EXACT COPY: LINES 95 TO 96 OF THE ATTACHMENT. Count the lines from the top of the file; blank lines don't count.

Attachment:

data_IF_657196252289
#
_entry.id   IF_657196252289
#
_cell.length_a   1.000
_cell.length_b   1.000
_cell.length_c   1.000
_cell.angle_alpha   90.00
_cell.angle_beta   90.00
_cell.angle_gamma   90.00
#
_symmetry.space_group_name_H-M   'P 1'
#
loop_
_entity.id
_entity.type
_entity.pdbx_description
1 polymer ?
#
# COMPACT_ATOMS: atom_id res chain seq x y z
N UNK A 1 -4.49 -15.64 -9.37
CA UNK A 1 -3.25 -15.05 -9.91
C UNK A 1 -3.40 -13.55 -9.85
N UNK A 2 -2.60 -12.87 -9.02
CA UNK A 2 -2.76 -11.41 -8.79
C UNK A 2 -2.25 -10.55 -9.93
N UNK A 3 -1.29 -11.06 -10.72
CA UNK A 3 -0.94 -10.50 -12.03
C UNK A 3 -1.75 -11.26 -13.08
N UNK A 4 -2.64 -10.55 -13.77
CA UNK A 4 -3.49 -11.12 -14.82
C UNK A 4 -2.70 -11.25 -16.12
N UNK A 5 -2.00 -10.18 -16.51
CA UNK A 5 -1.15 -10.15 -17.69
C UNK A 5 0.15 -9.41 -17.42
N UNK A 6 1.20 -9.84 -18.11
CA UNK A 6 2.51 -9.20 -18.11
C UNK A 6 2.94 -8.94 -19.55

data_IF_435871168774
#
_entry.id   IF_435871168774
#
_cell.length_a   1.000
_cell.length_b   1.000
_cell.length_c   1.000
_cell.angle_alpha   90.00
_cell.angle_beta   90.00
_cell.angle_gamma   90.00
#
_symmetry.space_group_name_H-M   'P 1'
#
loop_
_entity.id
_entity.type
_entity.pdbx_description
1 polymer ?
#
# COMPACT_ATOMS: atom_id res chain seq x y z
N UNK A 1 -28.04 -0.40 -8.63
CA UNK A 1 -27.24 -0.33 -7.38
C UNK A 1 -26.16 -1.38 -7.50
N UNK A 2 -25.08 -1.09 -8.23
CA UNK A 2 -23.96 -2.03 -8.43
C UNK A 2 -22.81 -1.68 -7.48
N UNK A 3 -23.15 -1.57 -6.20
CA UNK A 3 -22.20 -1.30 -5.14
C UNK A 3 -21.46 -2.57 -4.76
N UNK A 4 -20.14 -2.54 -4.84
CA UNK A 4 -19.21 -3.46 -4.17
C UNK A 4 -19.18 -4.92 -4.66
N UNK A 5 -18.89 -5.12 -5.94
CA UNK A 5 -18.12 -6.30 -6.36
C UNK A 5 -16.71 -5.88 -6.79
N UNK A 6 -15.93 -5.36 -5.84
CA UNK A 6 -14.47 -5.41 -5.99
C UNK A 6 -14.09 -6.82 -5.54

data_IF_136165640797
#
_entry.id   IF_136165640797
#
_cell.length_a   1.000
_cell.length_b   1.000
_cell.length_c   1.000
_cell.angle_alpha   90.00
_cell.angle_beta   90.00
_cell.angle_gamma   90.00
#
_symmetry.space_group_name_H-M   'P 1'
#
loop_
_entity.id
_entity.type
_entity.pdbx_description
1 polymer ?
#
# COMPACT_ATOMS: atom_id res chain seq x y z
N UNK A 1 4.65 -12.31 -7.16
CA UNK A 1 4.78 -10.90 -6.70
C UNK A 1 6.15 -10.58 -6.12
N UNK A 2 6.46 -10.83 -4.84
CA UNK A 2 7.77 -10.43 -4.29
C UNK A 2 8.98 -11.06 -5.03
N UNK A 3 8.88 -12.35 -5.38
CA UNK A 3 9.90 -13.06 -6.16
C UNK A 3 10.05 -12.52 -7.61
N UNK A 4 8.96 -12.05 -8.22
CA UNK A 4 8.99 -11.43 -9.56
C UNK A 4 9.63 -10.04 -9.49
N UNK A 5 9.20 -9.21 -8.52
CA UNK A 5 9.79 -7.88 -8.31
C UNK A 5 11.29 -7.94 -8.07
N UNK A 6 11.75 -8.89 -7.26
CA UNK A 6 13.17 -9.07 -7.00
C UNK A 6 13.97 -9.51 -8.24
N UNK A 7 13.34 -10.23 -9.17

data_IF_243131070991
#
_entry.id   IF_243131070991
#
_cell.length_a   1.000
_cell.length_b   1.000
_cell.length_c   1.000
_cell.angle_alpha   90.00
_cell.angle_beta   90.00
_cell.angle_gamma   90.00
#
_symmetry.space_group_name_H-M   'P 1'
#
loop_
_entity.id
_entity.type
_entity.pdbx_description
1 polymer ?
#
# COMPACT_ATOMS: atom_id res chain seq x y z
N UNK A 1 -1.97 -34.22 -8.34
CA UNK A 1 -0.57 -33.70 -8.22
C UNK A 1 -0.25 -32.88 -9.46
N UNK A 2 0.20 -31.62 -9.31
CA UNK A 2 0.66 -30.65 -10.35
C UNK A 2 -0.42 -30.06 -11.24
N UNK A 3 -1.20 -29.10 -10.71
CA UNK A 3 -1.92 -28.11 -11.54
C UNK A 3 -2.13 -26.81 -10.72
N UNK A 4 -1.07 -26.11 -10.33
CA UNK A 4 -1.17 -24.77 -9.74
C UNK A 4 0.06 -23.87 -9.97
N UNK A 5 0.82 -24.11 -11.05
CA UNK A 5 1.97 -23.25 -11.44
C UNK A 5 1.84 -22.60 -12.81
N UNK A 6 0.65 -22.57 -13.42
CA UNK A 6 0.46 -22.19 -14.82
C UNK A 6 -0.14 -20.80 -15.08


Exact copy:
#
# COMPACT_ATOMS: atom_id res chain seq x y z